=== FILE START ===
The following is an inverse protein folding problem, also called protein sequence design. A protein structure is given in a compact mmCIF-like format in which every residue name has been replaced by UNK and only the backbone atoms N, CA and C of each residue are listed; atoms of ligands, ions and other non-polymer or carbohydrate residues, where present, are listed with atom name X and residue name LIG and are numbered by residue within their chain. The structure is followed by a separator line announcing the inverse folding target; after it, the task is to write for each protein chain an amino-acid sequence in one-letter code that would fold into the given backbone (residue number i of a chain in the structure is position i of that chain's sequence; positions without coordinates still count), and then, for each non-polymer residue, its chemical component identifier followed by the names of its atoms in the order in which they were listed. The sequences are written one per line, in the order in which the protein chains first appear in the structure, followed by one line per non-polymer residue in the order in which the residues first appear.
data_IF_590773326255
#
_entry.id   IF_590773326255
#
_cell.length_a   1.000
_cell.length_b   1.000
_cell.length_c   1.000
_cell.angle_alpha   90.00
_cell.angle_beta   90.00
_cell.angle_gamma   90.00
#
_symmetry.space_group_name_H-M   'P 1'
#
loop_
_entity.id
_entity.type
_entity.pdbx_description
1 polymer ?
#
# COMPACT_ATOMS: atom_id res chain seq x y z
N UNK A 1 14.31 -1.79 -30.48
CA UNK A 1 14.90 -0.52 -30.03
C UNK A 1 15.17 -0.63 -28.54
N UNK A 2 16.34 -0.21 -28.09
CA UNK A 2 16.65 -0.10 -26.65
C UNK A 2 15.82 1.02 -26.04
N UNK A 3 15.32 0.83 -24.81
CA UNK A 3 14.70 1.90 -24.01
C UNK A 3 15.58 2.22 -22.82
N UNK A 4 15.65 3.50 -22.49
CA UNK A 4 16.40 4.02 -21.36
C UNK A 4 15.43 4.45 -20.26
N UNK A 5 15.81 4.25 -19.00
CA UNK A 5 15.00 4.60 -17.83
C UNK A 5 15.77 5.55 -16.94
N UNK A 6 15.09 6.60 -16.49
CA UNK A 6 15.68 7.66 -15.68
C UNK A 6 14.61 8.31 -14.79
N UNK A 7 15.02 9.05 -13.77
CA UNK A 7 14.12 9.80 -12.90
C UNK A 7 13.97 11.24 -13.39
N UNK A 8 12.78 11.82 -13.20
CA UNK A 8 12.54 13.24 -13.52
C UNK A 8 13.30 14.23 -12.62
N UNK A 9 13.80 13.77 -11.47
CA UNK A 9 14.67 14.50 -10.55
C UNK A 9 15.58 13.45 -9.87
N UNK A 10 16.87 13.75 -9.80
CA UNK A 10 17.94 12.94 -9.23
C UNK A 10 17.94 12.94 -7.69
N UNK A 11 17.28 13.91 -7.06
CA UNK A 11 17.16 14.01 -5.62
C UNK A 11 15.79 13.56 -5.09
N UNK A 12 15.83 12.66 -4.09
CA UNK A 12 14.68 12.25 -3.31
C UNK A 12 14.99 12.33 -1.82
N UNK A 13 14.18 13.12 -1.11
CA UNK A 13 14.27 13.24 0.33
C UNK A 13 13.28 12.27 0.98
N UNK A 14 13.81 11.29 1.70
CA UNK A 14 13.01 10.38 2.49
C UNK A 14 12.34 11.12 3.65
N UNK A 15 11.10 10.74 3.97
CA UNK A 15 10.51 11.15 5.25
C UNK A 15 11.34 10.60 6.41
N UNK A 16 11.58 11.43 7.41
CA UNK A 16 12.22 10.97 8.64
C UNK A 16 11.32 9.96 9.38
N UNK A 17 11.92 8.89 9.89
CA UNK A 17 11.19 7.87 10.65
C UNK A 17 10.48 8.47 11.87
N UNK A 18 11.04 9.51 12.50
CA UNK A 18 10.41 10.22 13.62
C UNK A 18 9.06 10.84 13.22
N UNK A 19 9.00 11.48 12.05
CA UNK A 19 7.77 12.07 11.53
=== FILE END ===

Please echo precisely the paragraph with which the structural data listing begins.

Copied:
The following is an inverse protein folding problem, also called protein sequence design. A protein structure is given in a compact mmCIF-like format in which every residue name has been replaced by UNK and only the backbone atoms N, CA and C of each residue are listed; atoms of ligands, ions and other non-polymer or carbohydrate residues, where present, are listed with atom name X and residue name LIG and are numbered by residue within their chain. The structure is followed by a separator line announcing the inverse folding target; after it, the task is to write for each protein chain an amino-acid sequence in one-letter code that would fold into the given backbone (residue number i of a chain in the structure is position i of that chain's sequence; positions without coordinates still count), and then, for each non-polymer residue, its chemical component identifier followed by the names of its atoms in the order in which they were listed. The sequences are written one per line, in the order in which the protein chains first appear in the structure, followed by one line per non-polymer residue in the order in which the residues first appear.